6. 6. T h re e Q u e s t i o n s Yo u N e e d t o A s k A b o u t Yo u r B ra n d When considering whether to buy a computer, a car, beer, deodorant, gasoline, and so forth) introduced a book, or an item of clothing, a consumer can study the “clear”– colorless and in some cases transparent–versions product’s concrete qualities and features. In such cases, of their products to better differentiate themselves from brand performance associations may be all you need to competitors. Although clear might have initially signaled distinguish your product. But when making choices based naturalness, purity, and lightness, a proliferation of clear on experience – such as where to get a haircut or eat din- products blurred the meaning of this attribute. It’s worth ner – consumers use brand imagery associations. Brand noting that as long as benefits are perceived as enhancing imagery is typically established by depicting who uses performance, they needn’t have any real effect. For ex- the brand and under what circumstances. Subway rep- ample, flaked crystals have been used in successfully pro- resents its point of difference by using a spokesman moting Folgers coffee, even though flaking’s contribution who has lost weight. This device implies that Subway is to product performance is unclear. for the average person who wants a sim- ple way to get in shape. Consumer insight associations are generally used when a brand’s perfor- mance and imagery don’t differ much The Pitfalls of Brand Positioning from those of the competition. If all other measures are equal, a brand that can show consumers it has insight into Competitive brand positioning is hard work. Many brands falter sooner their problems or goals can then make than they should; some don’t even make it out of the gate. Here are five the case that it is the solution. For ex- pitfalls to watch out for: ample, ads for Lee Jeans show women’s 1. Companies sometimes try to build brand awareness before estab- tribulations in the search for jeans that lishing a clear brand position. You have to know who you are before you fit well (and the rituals they go through to get them on) as the basis for posi- can convince anyone of it. Many dot-coms know this pitfall well. A num- tioning Lee as the brand that offers su- ber of them spent heavily on expensive television advertising without perior fit. first being clear about what they were selling. But don’t rely too much on consumer 2. Companies often promote attributes that consumers don’t care insight associations. Use of consumer in- about. The classic example: For years, companies that sold analgesics sight as a point of difference is generally claimed their brands were longer lasting than others. Eventually, they a less attractive basis for positioning noticed that consumers wanted faster relief more than sustained relief. than focusing on a brand benefit or im- 3. Companies sometimes invest too heavily in points of difference agery association because insights into that can easily be copied. Positioning needs to keep competitors out, consumers’ goals are readily emulated. not draw them in. A brand that claims to be the cheapest or the The insight that young men desire to hippest is likely to be leapfrogged. be hip and admired by their peers has 4. Certain companies become so intent on responding to competition become a point of parity rather than a point of difference for automobile com- that they walk away from their established positions. General Mills panies – the same insight underlies ads used the insight that consumers viewed honey as more nutritious than from Volkswagen, Toyota, and Subaru. sugar to successfully introduce the Honey Nut Cheerios product-line There are two questions that serve as extension. A key competitor, Post, decided to respond by repositioning fundamental filters through which to its Sugar Crisp brand, changing the name to Golden Crisp and drop- run your brand’s points-of-difference ping the Sugar Bear character as spokesman. But the repositioned benefits: Are they desirable to custom- brand didn’t attract enough new customers, and its market share was ers, and can you deliver them? When the severely diminished. answer to both is yes, a point of differ- 5. Companies may think they can reposition a brand, but this is ence can become a strong, favorable, nearly always difficult and sometimes impossible. Although Pepsi-Cola’s unique brand association. fresh, youthful appeal has been a key branding difference in its battle Desirability. To qualify as desirable, a against Coca-Cola, the brand has strayed from this focus several times point of difference must be perceived by the brand’s audience as both relevant in the past two decades, perhaps contributing to some of its market and believable. Relevance is easily over- share woes. Every attempt to reposition the brand has been followed looked. In the early 1990s, for example, by a retreat to the former successful positioning. Brand positioning is a number of brands in different product a tough task. Once you’ve found one that works, you may need to find a categories (colas, dishwashing soaps, modern way to convey the position, but think hard before you alter it. 6 harvard business review
  7. 7. T h re e Q u e s t i o n s Yo u N e e d t o A s k A b o u t Yo u r B ra n d The simplest approach to believability is to point to the fact that a brand possesses a given benefit can imply a unique, provable attribute of the product. If a high- that it will not possess another benefit. For example, it caffeine soft drink were to argue that it is more energiz- might be difficult to position a brand as “inexpensive” ing than other drinks, it could support the claim by and at the same time assert that it is “of the highest qual- emphasizing its higher caffeine concentration. Palm- ity.” Brands that are positioned as nutritious and good Pilot started out contending that it offered superior tasting, powerful and safe, ubiquitous and exclusive, var- convenience relative to other electronic organizers be- ied and simple include negatively correlated benefits. cause it provided one-button PC synchronization. Sub- But, as the success of Miller Lite –“great taste, less fill- way supports its health claim by advertising that its ing”– shows, apparent contradictions can be transcended. sandwiches have fewer grams of fat than those offered There are three good ways to go about it. First, sequenc- by its rivals. ing. Establish a brand’s “great taste” before you move Deliverability. A product’s point of difference needs to on to “less filling.” In most instances, consumers are un- meet three deliverability criteria. First, creating the point likely to devote the resources necessary to process multi- of difference must be feasible. In recent years, airlines ple brand attributes and benefits at one time anyway. have wisely abandoned efforts to claim superior on-time A second approach is to leverage some other, uncon- performance as their point of difference. Management nected attribute. Miller Lite addressed the negative cor- recognizes that an airline’s ability to deliver such a point relation between great taste and low calories by pre- of difference is compromised by numerous uncontrol- senting well-known and well-liked celebrities to lend lable factors. Second, positioning on a particular benefit credibility to the taste benefit. And it’s sometimes possible must be profitable. A major bank that provided personal to make the case that contradictions are, in fact, comple- bankers to answer clients’ questions presents a good ex- ments. When Apple Computer launched Macintosh, its ample of an unprofitable benefit: The bank terminated key point of difference was that it was “user friendly.” the service after accountants, insurance executives, and But customers assumed that an easy-to-use personal other professionals overwhelmed the staff with inquiries. computer could not be very powerful, and power was a Finally, the positioning must be preemptive, defensible, key determinant of choice. Apple addressed the potential and difficult to attack. While consumers may find low problem by developing an advertising campaign that prices or free delivery attractive as points of difference, all stated,“The most powerful computers are ones that peo- too often these features compromise profitability and are ple actually use.” easily imitated. Outpost.com offered free delivery of customer purchases but canceled the service after one year when it became apparent the benefit could not be Making It Last sustained profitably. As a brand ages, the challenge is to make sure it stays up- Market leaders typically market their products on the to-date and in touch with consumers’ shifting needs. This basis of the category’s points of parity; they try to create can be achieved in a variety of ways. In some cases, the a “We are the frame of reference” message. Coke (its ads brand’s position is sufficiently rich that exactly the same suggest) is refreshment. McDonald’s equals great taste. position can be sustained over time. Marlboro has suc- Even when a brand leader doesn’t enjoy a performance ad- cessfully used cowboys and associations to the Old West vantage, it can sometimes use its bigger ad budget to claim since 1955 to depict freedom and individuality. that it does. Thus, leading banks promote longer hours as if In other cases, presenting the same points of difference this were a point of difference, even though lesser com- over time does not sustain a brand’s performance. It may petitors offer the same service. Follower brands must not be necessary to deepen the meanings associated with the neglect points of parity as a means of announcing their brand. This entails demonstrating more explicitly how frame of reference, but they compete on points of differ- the brand relates to consumers’ goals and requires insight ence. McDonald’s is great taste; Subway has good-enough about what motivates consumers to use a brand. The taste but competes on healthfulness. Pantene offers health- brand is then positioned in such a way that its point of ier hair; Suave gives you healthy hair at a lower price. difference becomes its essence and implies goal attain- ment. We call this laddering up. In the laddering-up process, consumers are first given Putting It All Together concrete attributes and then prompted to climb toward Developing an effective position goes beyond determin- progressively more abstract and general inferences. One ing the frame of reference, points of parity, and points of company’s cellular advertising campaign illustrates that difference. It also requires that these elements be inter- approach. The focus of its initial advertising spot was nally consistent at any point in time and over time. on unique product features that made the phone service Ensuring that attributes don’t contradict one another is reliable. In a second generation, the ads examined the im- particularly important. From a consumer’s perspective, plication of reliable service, which is that consumers september 2002 7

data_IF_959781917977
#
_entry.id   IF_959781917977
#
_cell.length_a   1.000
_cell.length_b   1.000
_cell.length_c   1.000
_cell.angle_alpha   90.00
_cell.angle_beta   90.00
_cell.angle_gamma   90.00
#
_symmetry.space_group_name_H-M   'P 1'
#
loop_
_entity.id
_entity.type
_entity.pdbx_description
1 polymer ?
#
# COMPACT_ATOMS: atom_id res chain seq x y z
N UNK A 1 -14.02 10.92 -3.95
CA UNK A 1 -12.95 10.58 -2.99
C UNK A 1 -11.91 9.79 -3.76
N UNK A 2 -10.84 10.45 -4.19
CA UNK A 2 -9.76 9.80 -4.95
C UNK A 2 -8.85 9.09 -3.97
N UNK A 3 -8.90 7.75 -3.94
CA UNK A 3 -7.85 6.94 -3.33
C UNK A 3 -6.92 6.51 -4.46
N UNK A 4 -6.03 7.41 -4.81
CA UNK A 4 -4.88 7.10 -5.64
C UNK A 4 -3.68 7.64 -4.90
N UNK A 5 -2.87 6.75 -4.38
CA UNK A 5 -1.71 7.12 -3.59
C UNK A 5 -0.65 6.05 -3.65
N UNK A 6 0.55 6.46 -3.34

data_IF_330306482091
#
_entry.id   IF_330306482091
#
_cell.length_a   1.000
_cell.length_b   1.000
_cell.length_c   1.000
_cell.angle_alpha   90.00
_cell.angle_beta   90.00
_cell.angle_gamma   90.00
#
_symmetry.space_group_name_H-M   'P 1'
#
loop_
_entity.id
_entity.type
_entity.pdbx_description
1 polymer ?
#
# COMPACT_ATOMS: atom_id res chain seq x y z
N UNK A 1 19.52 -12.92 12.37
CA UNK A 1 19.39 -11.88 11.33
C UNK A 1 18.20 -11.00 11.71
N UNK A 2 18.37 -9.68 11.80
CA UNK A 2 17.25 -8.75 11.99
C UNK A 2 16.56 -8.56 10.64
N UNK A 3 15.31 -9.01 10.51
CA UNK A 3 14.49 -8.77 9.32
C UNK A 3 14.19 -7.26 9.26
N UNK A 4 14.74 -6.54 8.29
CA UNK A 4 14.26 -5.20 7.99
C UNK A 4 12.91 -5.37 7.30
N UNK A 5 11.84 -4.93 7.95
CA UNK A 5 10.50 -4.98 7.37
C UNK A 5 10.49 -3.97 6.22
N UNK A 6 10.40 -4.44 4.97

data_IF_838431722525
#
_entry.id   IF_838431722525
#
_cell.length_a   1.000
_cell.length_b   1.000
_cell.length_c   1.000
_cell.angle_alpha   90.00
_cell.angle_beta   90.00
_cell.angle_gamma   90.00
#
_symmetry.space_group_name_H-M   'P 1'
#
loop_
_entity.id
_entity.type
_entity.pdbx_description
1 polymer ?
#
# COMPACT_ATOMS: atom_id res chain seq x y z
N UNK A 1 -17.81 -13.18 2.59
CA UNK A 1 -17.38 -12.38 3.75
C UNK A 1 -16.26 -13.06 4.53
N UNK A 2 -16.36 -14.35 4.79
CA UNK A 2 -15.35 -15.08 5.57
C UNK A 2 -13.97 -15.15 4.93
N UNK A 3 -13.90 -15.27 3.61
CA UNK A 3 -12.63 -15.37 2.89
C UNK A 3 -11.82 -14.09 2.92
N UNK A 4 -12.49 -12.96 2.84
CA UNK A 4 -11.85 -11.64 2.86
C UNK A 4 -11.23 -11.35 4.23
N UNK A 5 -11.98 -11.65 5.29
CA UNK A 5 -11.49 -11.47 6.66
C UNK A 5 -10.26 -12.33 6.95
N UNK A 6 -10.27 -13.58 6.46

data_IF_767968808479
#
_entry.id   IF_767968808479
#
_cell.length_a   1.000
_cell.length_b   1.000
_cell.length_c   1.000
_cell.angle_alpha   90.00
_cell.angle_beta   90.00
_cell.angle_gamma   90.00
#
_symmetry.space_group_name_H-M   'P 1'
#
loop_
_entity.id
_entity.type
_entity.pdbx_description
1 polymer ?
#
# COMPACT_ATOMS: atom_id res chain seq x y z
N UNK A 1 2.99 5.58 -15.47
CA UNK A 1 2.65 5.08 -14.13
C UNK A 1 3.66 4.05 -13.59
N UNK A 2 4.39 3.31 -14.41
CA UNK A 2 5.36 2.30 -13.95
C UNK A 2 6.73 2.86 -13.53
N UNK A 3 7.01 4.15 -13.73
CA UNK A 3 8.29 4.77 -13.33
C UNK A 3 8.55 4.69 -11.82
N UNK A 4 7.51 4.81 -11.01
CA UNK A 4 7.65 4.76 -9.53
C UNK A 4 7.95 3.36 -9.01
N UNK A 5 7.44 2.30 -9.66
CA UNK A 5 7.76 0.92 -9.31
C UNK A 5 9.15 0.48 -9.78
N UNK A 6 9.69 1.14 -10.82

8. 8. T h re e Q u e s t i o n s Yo u N e e d t o A s k A b o u t Yo u r B ra n d would be less concerned about being tied to the office to tions of ads have informed consumers that Green Giant await important calls. The next generation of advertising vegetables are vacuum-packed, fresh frozen, and packed might focus on a more general implication: consumers’ in butter sauce to imply superior quality and taste. greater freedom of movement. ••• Another approach to sustaining a brand position is to Frames of reference, points of parity, and points of differ- build what the Leo Burnett advertising agency has ence are moving targets. Maytag isn’t the only dependable termed the “big idea.” This entails identifying a differen- brand of appliance, Tide isn’t the only detergent with tiating benefit that is important to consumers and pre- whitening power, BMWs aren’t the only cars on the road senting, over time, a variety of attributes that imply the with superior handling. The key questions you need to ask benefit. The context is kept constant so that people can about your brand – Have we established a frame? Are we readily associate the ad with the brand name, ensuring leveraging our points of parity? Are the points of differ- strong brand linkage. ence compelling? – may not change, but their context cer- Advertising for Green Giant illustrates the big-idea ap- tainly will. Asking these questions will help ensure the proach. The setting is always in the valley, so consumers right brand positioning, but don’t think any of these vari- know at the outset of each ad that Green Giant is around. ables stays static for long. The savviest brand positioners The reliable use of this context, and the fact that the ben- are also the most vigilant. efit is always superior quality, link the individual execu- tions as a campaign. By varying, over time, the attributes Reprint r0209f that imply this benefit, Green Giant provides new infor- To place an order, call 1-800-988-0886. mation to sustain consumer interest. Successive genera- 8 harvard business review